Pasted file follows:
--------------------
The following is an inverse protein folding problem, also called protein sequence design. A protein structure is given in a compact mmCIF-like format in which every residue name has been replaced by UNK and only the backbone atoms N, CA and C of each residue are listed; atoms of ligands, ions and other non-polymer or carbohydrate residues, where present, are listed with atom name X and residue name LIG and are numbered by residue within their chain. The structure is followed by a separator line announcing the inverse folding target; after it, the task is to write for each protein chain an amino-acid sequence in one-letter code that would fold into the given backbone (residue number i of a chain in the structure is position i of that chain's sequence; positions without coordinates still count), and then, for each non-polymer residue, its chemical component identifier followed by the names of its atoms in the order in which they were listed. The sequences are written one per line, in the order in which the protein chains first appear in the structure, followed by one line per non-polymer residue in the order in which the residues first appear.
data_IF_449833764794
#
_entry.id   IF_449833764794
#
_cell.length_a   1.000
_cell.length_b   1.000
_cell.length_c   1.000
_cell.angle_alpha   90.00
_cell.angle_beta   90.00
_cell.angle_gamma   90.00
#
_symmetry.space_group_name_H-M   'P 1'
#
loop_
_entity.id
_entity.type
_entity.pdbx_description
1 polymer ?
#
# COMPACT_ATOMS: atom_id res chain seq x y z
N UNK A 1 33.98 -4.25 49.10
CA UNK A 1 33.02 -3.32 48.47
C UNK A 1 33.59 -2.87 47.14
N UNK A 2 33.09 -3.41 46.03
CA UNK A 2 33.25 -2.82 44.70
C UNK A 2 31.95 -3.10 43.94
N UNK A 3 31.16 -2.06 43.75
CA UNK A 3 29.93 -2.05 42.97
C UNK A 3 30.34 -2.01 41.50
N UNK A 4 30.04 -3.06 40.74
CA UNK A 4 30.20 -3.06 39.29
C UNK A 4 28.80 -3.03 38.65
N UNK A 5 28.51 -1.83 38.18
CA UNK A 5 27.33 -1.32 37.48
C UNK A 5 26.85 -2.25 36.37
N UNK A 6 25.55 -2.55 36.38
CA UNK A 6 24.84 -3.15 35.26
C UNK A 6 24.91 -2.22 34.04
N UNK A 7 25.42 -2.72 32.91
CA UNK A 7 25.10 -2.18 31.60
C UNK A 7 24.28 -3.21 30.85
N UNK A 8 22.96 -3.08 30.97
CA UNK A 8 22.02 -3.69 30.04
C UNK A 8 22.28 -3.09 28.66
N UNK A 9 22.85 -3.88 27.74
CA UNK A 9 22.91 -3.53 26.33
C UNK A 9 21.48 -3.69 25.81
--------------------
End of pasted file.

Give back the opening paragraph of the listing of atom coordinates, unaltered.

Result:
The following is an inverse protein folding problem, also called protein sequence design. A protein structure is given in a compact mmCIF-like format in which every residue name has been replaced by UNK and only the backbone atoms N, CA and C of each residue are listed; atoms of ligands, ions and other non-polymer or carbohydrate residues, where present, are listed with atom name X and residue name LIG and are numbered by residue within their chain. The structure is followed by a separator line announcing the inverse folding target; after it, the task is to write for each protein chain an amino-acid sequence in one-letter code that would fold into the given backbone (residue number i of a chain in the structure is position i of that chain's sequence; positions without coordinates still count), and then, for each non-polymer residue, its chemical component identifier followed by the names of its atoms in the order in which they were listed. The sequences are written one per line, in the order in which the protein chains first appear in the structure, followed by one line per non-polymer residue in the order in which the residues first appear.